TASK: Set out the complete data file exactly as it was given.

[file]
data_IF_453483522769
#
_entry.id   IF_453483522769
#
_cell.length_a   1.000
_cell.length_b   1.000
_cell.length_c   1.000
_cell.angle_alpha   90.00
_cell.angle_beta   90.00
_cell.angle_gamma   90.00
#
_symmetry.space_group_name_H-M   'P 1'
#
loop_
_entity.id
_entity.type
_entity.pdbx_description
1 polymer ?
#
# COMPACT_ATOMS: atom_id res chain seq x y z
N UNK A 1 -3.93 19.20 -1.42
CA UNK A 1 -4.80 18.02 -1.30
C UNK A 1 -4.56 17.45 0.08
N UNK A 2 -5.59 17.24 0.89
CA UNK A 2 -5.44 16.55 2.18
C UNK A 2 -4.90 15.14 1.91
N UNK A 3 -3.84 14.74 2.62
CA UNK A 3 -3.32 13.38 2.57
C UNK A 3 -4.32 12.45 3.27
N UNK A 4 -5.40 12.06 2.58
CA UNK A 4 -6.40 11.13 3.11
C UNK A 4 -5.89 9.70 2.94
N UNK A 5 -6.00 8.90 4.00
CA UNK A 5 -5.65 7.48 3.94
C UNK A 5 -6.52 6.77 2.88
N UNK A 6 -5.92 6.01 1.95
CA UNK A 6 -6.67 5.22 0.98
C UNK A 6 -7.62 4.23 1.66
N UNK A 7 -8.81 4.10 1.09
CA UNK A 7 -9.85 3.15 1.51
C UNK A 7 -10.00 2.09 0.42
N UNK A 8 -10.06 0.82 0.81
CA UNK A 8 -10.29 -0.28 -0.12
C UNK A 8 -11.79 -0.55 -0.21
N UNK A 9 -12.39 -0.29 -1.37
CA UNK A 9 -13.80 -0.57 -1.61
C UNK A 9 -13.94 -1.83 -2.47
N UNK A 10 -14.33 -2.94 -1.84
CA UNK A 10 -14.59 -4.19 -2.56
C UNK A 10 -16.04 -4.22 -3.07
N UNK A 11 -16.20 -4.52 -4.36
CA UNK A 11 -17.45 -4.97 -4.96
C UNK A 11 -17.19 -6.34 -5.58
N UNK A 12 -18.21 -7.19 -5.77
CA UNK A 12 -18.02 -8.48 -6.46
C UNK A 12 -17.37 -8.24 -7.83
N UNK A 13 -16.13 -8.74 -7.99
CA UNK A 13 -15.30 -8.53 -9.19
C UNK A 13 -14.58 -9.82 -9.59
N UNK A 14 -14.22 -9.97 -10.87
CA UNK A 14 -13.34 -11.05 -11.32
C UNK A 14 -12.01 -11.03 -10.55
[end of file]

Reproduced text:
data_IF_453483522769
#
_entry.id   IF_453483522769
#
_cell.length_a   1.000
_cell.length_b   1.000
_cell.length_c   1.000
_cell.angle_alpha   90.00
_cell.angle_beta   90.00
_cell.angle_gamma   90.00
#
_symmetry.space_group_name_H-M   'P 1'
#
loop_
_entity.id
_entity.type
_entity.pdbx_description
1 polymer ?
#
# COMPACT_ATOMS: atom_id res chain seq x y z
N UNK A 1 -3.93 19.20 -1.42
CA UNK A 1 -4.80 18.02 -1.30
C UNK A 1 -4.56 17.45 0.08
N UNK A 2 -5.59 17.24 0.89
CA UNK A 2 -5.44 16.55 2.18
C UNK A 2 -4.90 15.14 1.91
N UNK A 3 -3.84 14.74 2.62
CA UNK A 3 -3.32 13.38 2.57
C UNK A 3 -4.32 12.45 3.27
N UNK A 4 -5.40 12.06 2.58
CA UNK A 4 -6.40 11.13 3.11
C UNK A 4 -5.89 9.70 2.94
N UNK A 5 -6.00 8.90 4.00
CA UNK A 5 -5.65 7.48 3.94
C UNK A 5 -6.52 6.77 2.88
N UNK A 6 -5.92 6.01 1.95
CA UNK A 6 -6.67 5.22 0.98
C UNK A 6 -7.62 4.23 1.66
N UNK A 7 -8.81 4.10 1.09
CA UNK A 7 -9.85 3.15 1.51
C UNK A 7 -10.00 2.09 0.42
N UNK A 8 -10.06 0.82 0.81
CA UNK A 8 -10.29 -0.28 -0.12
C UNK A 8 -11.79 -0.55 -0.21
N UNK A 9 -12.39 -0.29 -1.37
CA UNK A 9 -13.80 -0.57 -1.61
C UNK A 9 -13.94 -1.83 -2.47
N UNK A 10 -14.33 -2.94 -1.84
CA UNK A 10 -14.59 -4.19 -2.56
C UNK A 10 -16.04 -4.22 -3.07
N UNK A 11 -16.20 -4.52 -4.36
CA UNK A 11 -17.45 -4.97 -4.96
C UNK A 11 -17.19 -6.34 -5.58
N UNK A 12 -18.21 -7.19 -5.77
CA UNK A 12 -18.02 -8.48 -6.46
C UNK A 12 -17.37 -8.24 -7.83
N UNK A 13 -16.13 -8.74 -7.99
CA UNK A 13 -15.30 -8.53 -9.19
C UNK A 13 -14.58 -9.82 -9.59
N UNK A 14 -14.22 -9.97 -10.87
CA UNK A 14 -13.34 -11.05 -11.32
C UNK A 14 -12.01 -11.03 -10.55